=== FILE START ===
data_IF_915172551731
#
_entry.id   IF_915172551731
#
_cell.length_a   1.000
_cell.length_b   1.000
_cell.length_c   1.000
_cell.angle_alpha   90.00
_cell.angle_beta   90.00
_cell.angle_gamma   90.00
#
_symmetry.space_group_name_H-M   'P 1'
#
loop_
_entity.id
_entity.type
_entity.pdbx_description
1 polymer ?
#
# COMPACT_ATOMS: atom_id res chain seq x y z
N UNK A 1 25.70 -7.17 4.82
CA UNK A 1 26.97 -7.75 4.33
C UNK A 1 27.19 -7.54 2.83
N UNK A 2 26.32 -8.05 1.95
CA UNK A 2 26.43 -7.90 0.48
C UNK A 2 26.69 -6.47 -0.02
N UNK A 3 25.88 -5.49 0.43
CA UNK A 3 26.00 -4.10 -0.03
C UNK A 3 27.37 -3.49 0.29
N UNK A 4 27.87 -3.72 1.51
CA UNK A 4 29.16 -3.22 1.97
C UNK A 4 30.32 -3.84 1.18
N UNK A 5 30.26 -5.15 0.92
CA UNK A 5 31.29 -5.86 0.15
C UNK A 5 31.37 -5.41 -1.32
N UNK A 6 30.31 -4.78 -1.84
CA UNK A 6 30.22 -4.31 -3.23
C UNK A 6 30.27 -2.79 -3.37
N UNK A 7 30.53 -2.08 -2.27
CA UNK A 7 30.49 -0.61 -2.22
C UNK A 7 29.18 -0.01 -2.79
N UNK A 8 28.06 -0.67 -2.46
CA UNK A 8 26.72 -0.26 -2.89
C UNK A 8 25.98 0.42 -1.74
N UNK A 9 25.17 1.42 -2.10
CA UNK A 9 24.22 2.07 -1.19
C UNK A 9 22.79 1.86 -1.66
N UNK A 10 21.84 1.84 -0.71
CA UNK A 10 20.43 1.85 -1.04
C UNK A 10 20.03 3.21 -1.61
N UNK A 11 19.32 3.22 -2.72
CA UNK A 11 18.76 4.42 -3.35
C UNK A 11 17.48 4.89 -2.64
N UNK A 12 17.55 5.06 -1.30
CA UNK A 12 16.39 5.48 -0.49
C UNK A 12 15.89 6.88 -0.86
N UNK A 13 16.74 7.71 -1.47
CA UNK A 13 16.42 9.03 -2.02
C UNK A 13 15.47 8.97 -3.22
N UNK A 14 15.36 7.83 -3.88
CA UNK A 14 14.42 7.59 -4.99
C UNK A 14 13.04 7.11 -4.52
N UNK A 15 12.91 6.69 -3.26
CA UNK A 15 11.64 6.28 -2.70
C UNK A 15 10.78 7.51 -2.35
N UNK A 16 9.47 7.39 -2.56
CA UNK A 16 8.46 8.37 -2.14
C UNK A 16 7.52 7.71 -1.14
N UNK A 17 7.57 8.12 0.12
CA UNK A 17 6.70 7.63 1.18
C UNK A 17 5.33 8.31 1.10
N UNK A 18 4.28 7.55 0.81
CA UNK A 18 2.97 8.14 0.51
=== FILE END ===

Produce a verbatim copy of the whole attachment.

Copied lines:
data_IF_915172551731
#
_entry.id   IF_915172551731
#
_cell.length_a   1.000
_cell.length_b   1.000
_cell.length_c   1.000
_cell.angle_alpha   90.00
_cell.angle_beta   90.00
_cell.angle_gamma   90.00
#
_symmetry.space_group_name_H-M   'P 1'
#
loop_
_entity.id
_entity.type
_entity.pdbx_description
1 polymer ?
#
# COMPACT_ATOMS: atom_id res chain seq x y z
N UNK A 1 25.70 -7.17 4.82
CA UNK A 1 26.97 -7.75 4.33
C UNK A 1 27.19 -7.54 2.83
N UNK A 2 26.32 -8.05 1.95
CA UNK A 2 26.43 -7.90 0.48
C UNK A 2 26.69 -6.47 -0.02
N UNK A 3 25.88 -5.49 0.43
CA UNK A 3 26.00 -4.10 -0.03
C UNK A 3 27.37 -3.49 0.29
N UNK A 4 27.87 -3.72 1.51
CA UNK A 4 29.16 -3.22 1.97
C UNK A 4 30.32 -3.84 1.18
N UNK A 5 30.26 -5.15 0.92
CA UNK A 5 31.29 -5.86 0.15
C UNK A 5 31.37 -5.41 -1.32
N UNK A 6 30.31 -4.78 -1.84
CA UNK A 6 30.22 -4.31 -3.23
C UNK A 6 30.27 -2.79 -3.37
N UNK A 7 30.53 -2.08 -2.27
CA UNK A 7 30.49 -0.61 -2.22
C UNK A 7 29.18 -0.01 -2.79
N UNK A 8 28.06 -0.67 -2.46
CA UNK A 8 26.72 -0.26 -2.89
C UNK A 8 25.98 0.42 -1.74
N UNK A 9 25.17 1.42 -2.10
CA UNK A 9 24.22 2.07 -1.19
C UNK A 9 22.79 1.86 -1.66
N UNK A 10 21.84 1.84 -0.71
CA UNK A 10 20.43 1.85 -1.04
C UNK A 10 20.03 3.21 -1.61
N UNK A 11 19.32 3.22 -2.72
CA UNK A 11 18.76 4.42 -3.35
C UNK A 11 17.48 4.89 -2.64
N UNK A 12 17.55 5.06 -1.30
CA UNK A 12 16.39 5.48 -0.49
C UNK A 12 15.89 6.88 -0.86
N UNK A 13 16.74 7.71 -1.47
CA UNK A 13 16.42 9.03 -2.02
C UNK A 13 15.47 8.97 -3.22
N UNK A 14 15.36 7.83 -3.88
CA UNK A 14 14.42 7.59 -4.99
C UNK A 14 13.04 7.11 -4.52
N UNK A 15 12.91 6.69 -3.26
CA UNK A 15 11.64 6.28 -2.70
C UNK A 15 10.78 7.51 -2.35
N UNK A 16 9.47 7.39 -2.56
CA UNK A 16 8.46 8.37 -2.14
C UNK A 16 7.52 7.71 -1.14
N UNK A 17 7.57 8.12 0.12
CA UNK A 17 6.70 7.63 1.18
C UNK A 17 5.33 8.31 1.10
N UNK A 18 4.28 7.55 0.81
CA UNK A 18 2.97 8.14 0.51